Macau to Crack Down on Casino Crime
Over the course of the last few years, land based casino crime – in particular, incidents of loan sharking – has been skyrocketing in Macau. Estimates are that the crime rate in general has increased by 14% during the first quarter of 2019 while loan sharking has risen 37%. Authorities have announced that they are getting ready to crack down on crime as they worry that Macau’s place as the world’s leading destination for gambling could be endangered.
In addition to concerns that the crime is contributing to dropping casino revenues, the government’s vision of making Macau into a family-friendly destination may be suffering as well. The island authorities have therefore concluded that they must overcome the casino crime regardless of the cost.
While the online casino scene does not have problems like these, we feel it is important to keep tabs on what's going on in the land-based casino industry.
Crime figures for Macau show that there were 438 gambling-related crimes in the first quarter of 2019. Most of the crime revolves around illegal loans. Loan sharking has risen by almost 26% this year. Gamblers are being threatened and harassed and it’s starting to effect visitation.
Law enforcement authorities have begun to align the resources and information of the main inspection and investigation teams so that they will work together through a single operations center. Every department will know exactly what the other departments are doing, which individuals are being watched and what each police official is doing. The center will operate 24/7 as the base for the four Macau police inspection teams as well as for gambling criminal investigators.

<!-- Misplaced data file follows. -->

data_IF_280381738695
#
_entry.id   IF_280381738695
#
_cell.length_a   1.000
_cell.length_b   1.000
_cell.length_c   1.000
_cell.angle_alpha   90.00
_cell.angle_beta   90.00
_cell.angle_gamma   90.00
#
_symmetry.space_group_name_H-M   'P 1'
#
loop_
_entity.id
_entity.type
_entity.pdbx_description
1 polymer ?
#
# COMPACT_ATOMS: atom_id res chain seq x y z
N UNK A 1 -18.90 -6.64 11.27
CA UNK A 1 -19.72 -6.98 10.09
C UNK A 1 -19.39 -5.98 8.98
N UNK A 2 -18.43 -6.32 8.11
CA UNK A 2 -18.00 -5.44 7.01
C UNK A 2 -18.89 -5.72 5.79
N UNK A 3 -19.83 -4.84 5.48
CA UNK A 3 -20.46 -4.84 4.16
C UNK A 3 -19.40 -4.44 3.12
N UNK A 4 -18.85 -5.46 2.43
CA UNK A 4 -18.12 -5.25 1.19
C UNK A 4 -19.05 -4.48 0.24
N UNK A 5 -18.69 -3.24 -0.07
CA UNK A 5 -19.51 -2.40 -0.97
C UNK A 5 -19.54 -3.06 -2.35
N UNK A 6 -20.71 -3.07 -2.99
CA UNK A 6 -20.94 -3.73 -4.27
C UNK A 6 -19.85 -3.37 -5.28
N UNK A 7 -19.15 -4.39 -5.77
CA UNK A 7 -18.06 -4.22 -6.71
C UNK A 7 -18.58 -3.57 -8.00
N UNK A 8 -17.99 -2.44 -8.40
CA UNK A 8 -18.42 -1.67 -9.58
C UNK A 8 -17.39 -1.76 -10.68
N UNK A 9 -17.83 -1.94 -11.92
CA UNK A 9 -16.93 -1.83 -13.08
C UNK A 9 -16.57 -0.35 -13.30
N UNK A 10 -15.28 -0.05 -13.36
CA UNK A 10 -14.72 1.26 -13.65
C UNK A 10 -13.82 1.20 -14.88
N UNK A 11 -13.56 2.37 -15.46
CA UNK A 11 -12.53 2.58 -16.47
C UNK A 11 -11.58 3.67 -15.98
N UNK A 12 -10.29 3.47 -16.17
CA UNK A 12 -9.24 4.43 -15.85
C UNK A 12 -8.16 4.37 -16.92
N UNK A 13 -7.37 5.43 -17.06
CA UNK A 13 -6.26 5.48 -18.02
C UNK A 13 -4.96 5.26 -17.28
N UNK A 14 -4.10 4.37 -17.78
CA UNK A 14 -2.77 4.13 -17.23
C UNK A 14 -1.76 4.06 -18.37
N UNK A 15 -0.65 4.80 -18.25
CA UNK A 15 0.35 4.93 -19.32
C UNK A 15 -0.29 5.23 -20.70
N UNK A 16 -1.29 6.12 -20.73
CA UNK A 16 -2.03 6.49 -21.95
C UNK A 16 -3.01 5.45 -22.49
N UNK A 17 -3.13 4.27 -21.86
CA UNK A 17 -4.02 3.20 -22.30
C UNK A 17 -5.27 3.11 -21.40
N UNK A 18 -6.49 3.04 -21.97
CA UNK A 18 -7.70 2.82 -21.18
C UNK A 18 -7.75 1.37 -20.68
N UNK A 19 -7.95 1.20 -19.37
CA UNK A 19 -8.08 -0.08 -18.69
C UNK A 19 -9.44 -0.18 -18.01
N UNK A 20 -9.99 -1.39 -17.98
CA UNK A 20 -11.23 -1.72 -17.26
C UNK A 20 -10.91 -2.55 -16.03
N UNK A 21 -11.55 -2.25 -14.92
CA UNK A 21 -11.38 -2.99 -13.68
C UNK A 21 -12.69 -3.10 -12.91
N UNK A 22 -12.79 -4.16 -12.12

Many Chinese Macau visitors are vulnerable to the moneylenders/loan sharks because their daily ATM withdrawal limits are capped and they are limited to the amount of hard currency that they can bring into Macau. In the past, Chinese gamblers who could not pay their debts were reluctant to report the loan sharks’ activities because they didn’t want Beijing officials to know that they were attempting to dodge Chinese laws on moving money. Many were also ashamed at being preyed on by such criminals.
But the tougher enforcement, spurred by pressure from Beijing and high profile attacks on gamblers (and one murder) is proving successful in ferreting out the triad gang members who target the casinos’ patrons. One tactic that the Macau authorities are using involves regulating the criminal triads out of the junket business – many Chinese gamblers were traveling to Macau via junket trips. The junkets also lend the visitors money while they’re here so the government is working to ensure that the gangs are not involved in the junket travel.
The territory intends to bring further oversight to help with this crackdown.
In February of this year, the Macau judiciary police arrested 71 people linked to a triad loan-sharking operation, including its alleged leader. The organization worked out of the VIP room of a Macau casino in Macau’s Zape district. Police said that, in the last year alone, the gang handled around $13.7 million in loans.